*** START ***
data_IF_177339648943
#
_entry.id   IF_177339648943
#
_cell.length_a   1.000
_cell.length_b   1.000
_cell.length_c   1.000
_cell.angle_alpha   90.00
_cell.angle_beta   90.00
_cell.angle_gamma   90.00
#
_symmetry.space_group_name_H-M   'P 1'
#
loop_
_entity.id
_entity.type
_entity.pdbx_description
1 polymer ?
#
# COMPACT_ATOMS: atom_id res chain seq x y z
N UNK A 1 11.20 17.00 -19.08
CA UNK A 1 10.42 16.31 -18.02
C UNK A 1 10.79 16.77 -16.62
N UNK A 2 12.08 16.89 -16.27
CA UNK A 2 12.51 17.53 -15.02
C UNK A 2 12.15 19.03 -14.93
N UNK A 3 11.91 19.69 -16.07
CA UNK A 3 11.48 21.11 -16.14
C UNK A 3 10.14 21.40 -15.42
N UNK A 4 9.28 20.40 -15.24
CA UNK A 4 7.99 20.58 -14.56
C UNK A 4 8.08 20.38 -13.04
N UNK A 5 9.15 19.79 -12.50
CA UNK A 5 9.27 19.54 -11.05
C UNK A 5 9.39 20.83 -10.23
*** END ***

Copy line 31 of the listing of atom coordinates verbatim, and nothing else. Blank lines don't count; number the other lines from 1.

CA UNK A 4 7.99 20.58 -14.56